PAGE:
Today’s Markets and Money has a simple task: to figure out what all this business in America means for Australia. Okay, it’s simple in theory, but maybe not so simple in fact. Let’s have a crack anyway.
The last few days we spent a great deal of time trying to discover the goal of the Fed’s $1 trillion foray into Treasury bonds and the U.S. mortgage-backed securities market. Why? Well, the Fed is trying to bring down ten-year U.S. interest rates. Why?
Yields on Ten-Year U.S. Notes over the Last Ten Days
If it can do that (and you can see from the chart above that it CAN), it brings down all sorts of interest rates that are pegged to the ten-year rate (like 30-year mortgage). If it can jigger mortgage rates down by buying ten-year bonds, it allows Americans to refinance for thirty years at around 4%. And what does that do? We’ll tell you!
It frees up household cash-flow. If American homeowners can lighten their monthly mortgage payment (and if oil prices don’t spike again causing pain at the pump) then Americans will have more money to spend (if they don’t lose their jobs)! And if Americans have more money to spend, they will buy the things made in China. And if they buy things made in China, it means China will need more raw materials from Australia.
Do you see where this is going? Under this scenario, a recovery in the demand for Aussie resources depends on the reflation of the American consumption bubble. This is exactly the scenario Stephen Roche warned about the other day during his Melbourne visit. Roche has been warning for years about the imbalances created by a global growth model that relies on credit-financed consumption.
But it looks like the Fed is trying to revive the old way of doing things…because that’s all it knows how to do.
The other main reason we’ve spent so much time investigating the American credit market is simple: if credit is hard to come by in America, it’s going to get even harder to come by in Australia. The Australian government’s effort to provide lending to “viable” commercial real estate projects (Ruddbank) will have to be expanded to include an even broader cross-section of the credit consuming economy. Why?
Well, Australia imports capital. The Big Four borrowed abroad to provide the funds to power the Aussie housing boom. You’re going to have a hard time having another housing boom if Aussie banks are jealous of their capital and unable or unwilling to borrow abroad. The Aussie housing market, then, is directly dependent on the success of the Fed’s efforts at un-freezing private capital in America. We know that’s not exactly popular among housing bulls in Australia. But there it is all the same.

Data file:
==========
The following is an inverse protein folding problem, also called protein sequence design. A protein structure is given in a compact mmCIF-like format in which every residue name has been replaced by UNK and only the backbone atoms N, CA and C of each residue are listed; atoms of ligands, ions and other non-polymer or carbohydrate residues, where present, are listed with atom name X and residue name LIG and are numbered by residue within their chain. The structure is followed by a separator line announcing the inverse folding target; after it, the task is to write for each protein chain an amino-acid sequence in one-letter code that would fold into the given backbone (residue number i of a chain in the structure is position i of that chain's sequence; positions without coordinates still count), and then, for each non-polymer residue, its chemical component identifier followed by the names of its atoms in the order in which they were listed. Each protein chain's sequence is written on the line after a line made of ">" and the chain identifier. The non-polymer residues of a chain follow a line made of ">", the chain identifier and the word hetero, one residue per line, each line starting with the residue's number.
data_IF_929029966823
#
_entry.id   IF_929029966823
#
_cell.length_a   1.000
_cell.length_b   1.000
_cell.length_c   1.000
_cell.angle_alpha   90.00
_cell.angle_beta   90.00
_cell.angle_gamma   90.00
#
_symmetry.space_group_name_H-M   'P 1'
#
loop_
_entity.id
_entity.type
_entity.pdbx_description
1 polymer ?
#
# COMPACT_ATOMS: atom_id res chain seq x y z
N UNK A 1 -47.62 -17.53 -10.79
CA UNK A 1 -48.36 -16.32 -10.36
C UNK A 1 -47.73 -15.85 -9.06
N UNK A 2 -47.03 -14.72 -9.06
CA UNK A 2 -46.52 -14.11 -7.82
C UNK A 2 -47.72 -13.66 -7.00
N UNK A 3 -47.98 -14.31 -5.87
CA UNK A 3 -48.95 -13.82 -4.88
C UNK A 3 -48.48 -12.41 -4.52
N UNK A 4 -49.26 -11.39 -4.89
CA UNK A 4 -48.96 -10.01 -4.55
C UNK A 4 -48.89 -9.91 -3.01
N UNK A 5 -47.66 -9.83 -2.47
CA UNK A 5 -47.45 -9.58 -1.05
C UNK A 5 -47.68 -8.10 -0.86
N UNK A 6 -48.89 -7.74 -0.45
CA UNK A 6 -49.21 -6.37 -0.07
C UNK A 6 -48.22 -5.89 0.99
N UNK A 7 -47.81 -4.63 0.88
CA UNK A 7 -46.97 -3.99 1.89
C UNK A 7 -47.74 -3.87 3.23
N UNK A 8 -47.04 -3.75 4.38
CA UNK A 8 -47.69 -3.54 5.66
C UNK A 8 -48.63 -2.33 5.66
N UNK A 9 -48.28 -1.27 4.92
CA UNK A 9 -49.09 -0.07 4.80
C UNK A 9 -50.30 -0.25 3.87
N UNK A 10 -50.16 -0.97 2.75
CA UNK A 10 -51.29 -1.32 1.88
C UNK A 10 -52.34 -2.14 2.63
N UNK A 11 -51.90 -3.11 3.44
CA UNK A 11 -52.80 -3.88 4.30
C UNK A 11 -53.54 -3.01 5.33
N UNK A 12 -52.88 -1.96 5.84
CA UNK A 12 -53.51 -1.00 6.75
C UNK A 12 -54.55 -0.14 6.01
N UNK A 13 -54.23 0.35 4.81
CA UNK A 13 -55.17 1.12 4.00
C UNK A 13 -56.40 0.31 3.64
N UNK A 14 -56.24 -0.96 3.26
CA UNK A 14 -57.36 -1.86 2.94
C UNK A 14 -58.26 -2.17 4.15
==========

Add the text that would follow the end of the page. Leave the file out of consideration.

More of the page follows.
There are other questions with a lot more difficult answers. For example, it’s already clear that the Fed’s big splash into the bond market is leading to higher commodity prices. Gold futures were up nearly 8% in New York as the old yellow metal closed near $960. Oil crossed over $50.
Those aren’t huge moves, mind you. They’re not small. But if we’re right, bigger ones will come later. And as we’ve said, you can’t expand the money supply like that without triggering inflation.
But will Australia import America’s inflation? That’s the key question of course. The Fed and the Reserve Bank must be confident that with the economy so slow, it will be some time (if ever) before the big expansion in money supply translate into higher prices. The Fed itself said it wasn’t worried about inflation.
We wouldn’t be so sure. If the Reserve Bank or the Rudd Government have to step in, Fed-style, and provide credit to the private sector or support the local bond market in the same fashion, it’s going to mean more money printing. As we’ve said before, there’s never been a case before where an increase in the money supply did not lead to inflation.
The alternative theory for Australia and America is the great deflation theory. That is, you still have trillions in losses from the financial system to work through. You still have massive over capacity in global production (demand far in excess of supply). And in Australia, you still have house prices that could fall 30% or more. In this scenario you get falling prices and asset deflation, not inflation.
Which scenario is going to win out? We’ll see…
And what about the stock market? Well, for base metals and bulk commodities producers, where prices for the underlying commodity are more correlated to economic growth, you would imagine it’s going to be pretty tough sledding. Demand will remain low and credit could be a problem for firms without cash saved up.
For oil, energy, and precious metals producers (and some explorers) we expect the situation to be a bit different. Kris Sayce has been making high with his LNG stocks at the Australian Small Cap Investigator. But to be honest, the moves in gold and oil so far haven’t confirmed the inflationary hypothesis. Why not?
With oil, there are other factors at play (inventories, lower demand, production cuts at OPEC, and in the long term, a lack of supply from under investment). For punters who are comfortable with being in the market right now, we’re still tipping oil shares in Diggers and Drillers.
With gold? Well, it’s obvious now that Ben Bernanke, Barack Obama, the American Congress, Kevin Rudd, Wayne Swan, Gordon Brown, Mervyn King, and the entire global elite are both terrified and utterly clueless. The only real plays in the monetarist play book are to print money and spend it. If that doesn’t cause inflation this year, we don’t know what will.
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